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The Combined Use of Transcranial Direct Current Stimulation and Robotic Therapy for the Upper Limb


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The combined use of transcranial direct current stimulation and robotic therapy as an add-on for conventional rehabilitation therapy may result in improved therapeutic outcomes due to modulation of brain plasticity. In this article, we describe the combined methods used in our institute for improving motor performance after stroke.

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Pai, M. Y., Terranova, T. T., Simis, M., Fregni, F., Battistella, L. R. The Combined Use of Transcranial Direct Current Stimulation and Robotic Therapy for the Upper Limb. J. Vis. Exp. (139), e58495, doi:10.3791/58495 (2018).


Neurologic disorders such as stroke and cerebral palsy are leading causes of long-term disability and can lead to severe incapacity and restriction of daily activities due to lower and upper limb impairments. Intensive physical and occupational therapy are still considered main treatments, but new adjunct therapies to standard rehabilitation that may optimize functional outcomes are being studied.

Transcranial direct current stimulation (tDCS) is a noninvasive brain stimulation technique that polarizes underlying brain regions through the application of weak direct currents through electrodes on the scalp, modulating cortical excitability. Increased interest in this technique can be attributed to its low cost, ease of use, and effects on human neural plasticity. Recent research has been performed to determine the clinical potential of tDCS in diverse conditions such as depression, Parkinson's disease, and motor rehabilitation after stroke. tDCS helps enhance brain plasticity and seems to be a promising technique in rehabilitation programs.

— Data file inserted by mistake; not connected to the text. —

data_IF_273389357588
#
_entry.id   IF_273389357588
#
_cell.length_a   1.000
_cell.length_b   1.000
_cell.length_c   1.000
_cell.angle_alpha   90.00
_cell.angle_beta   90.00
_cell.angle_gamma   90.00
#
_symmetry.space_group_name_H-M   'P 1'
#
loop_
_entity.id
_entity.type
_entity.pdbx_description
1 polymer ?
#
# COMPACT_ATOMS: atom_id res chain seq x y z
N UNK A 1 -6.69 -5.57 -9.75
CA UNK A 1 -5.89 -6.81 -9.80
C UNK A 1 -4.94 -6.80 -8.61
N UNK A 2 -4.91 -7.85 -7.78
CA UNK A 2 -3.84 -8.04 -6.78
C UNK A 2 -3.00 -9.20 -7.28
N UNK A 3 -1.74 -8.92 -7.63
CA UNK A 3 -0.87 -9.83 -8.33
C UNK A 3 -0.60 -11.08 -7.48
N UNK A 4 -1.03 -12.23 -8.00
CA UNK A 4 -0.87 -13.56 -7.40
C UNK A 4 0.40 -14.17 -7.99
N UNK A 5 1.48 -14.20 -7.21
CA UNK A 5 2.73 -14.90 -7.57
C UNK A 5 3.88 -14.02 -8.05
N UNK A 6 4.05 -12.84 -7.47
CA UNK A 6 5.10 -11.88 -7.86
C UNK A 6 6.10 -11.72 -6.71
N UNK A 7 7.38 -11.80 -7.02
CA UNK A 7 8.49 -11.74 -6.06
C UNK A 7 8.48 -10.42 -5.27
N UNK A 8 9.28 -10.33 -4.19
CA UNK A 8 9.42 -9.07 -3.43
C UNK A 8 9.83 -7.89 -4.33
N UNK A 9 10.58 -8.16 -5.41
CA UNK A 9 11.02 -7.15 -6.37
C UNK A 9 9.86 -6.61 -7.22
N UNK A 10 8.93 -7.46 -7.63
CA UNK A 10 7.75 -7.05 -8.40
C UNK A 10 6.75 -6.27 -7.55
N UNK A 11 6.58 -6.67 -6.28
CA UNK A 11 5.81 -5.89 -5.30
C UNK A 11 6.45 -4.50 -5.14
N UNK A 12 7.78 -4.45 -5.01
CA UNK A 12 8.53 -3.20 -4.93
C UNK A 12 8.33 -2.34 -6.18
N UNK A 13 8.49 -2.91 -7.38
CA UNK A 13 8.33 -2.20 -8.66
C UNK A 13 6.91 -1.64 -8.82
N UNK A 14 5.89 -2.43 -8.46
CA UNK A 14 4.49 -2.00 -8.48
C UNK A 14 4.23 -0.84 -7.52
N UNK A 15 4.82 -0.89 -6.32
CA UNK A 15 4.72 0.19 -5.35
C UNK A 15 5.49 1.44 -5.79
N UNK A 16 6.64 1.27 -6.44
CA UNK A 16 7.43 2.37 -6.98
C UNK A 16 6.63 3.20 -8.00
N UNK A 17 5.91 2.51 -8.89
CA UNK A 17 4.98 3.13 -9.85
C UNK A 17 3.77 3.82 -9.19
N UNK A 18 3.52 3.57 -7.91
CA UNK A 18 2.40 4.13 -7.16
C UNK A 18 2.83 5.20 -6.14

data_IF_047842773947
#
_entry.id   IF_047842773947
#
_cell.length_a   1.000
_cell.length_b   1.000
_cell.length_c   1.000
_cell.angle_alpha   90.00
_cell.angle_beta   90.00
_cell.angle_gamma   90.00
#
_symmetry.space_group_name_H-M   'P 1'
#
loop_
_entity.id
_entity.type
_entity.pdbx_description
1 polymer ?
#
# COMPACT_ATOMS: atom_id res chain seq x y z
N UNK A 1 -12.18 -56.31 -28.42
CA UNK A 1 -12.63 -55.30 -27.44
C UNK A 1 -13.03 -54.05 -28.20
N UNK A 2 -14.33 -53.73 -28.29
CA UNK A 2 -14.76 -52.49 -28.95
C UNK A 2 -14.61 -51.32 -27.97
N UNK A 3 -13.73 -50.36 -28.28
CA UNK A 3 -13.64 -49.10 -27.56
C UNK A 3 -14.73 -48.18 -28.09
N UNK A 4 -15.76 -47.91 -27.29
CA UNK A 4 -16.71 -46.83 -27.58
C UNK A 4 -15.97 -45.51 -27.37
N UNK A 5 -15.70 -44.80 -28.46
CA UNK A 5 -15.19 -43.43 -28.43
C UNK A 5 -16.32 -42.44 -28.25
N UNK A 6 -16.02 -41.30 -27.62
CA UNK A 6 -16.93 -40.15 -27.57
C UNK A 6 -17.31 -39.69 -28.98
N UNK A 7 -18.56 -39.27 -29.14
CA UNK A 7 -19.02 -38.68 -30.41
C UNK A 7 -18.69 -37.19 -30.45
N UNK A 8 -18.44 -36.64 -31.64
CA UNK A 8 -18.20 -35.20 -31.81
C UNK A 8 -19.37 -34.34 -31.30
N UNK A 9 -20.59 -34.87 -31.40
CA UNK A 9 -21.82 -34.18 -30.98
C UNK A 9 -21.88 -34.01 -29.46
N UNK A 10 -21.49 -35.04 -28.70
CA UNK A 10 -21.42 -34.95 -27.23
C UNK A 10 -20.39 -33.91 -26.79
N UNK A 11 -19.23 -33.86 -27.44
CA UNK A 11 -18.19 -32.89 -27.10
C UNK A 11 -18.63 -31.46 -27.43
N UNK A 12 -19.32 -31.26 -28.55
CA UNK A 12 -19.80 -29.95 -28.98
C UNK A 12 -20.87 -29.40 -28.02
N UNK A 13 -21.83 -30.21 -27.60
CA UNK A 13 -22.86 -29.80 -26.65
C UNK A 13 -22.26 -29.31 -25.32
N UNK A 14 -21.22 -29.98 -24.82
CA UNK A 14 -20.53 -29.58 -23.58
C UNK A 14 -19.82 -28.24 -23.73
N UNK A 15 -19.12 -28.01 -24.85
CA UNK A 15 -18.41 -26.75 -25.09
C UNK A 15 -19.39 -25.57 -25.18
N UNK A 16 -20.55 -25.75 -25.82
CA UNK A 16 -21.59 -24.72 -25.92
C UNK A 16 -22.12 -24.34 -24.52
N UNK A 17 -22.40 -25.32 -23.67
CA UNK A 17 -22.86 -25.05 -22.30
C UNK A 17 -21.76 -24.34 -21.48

A number of robotic devices have been developed to assist in the rehabilitation of upper limb function after stroke. The rehabilitation of motor deficits is often a long process requiring multidisciplinary approaches for a patient to achieve maximum independence. These devices do not intend to replace manual rehabilitation therapy; instead, they were designed as an additional tool to rehabilitation programs, allowing immediate perception of results and tracking of improvements, thus helping patients to stay motivated.

Both tDSC and robot-assisted therapy are promising add-ons to stroke rehabilitation and target the modulation of brain plasticity, with several reports describing their use to be associated with conventional therapy and the improvement of therapeutic outcomes. However, more recently, some small clinical trials have been developed that describe the associated use of tDCS and robot-assisted therapy in stroke rehabilitation. In this article, we describe the combined methods used in our institute for improving motor performance after stroke.


Neurological disorders such as stroke, cerebral palsy, and traumatic brain injury are leading causes of long-term disability, due to lesions and subsequent neurologic symptoms that can lead to severe incapacity and restriction of daily activities1. Movement disorders significantly reduce a patient's quality of life. Motor recovery is fundamentally driven by neuroplasticity, the basic mechanism underlying the reacquisition of motor skills lost due to brain lesions2,3. Thus, rehabilitation therapies are strongly based on high-dose intensive training and intense repetition of movements to recover strength and range of motion. These repetitive activities are based on daily life movements, and patients may become less motivated due to the slow motor recovery and repetitive exercises, which can impair the success of neurorehabilitation4. Intensive physical and occupational therapy are still considered main treatments, but newer adjunct therapies to standard rehabilitation are being studied to optimize functional outcomes1.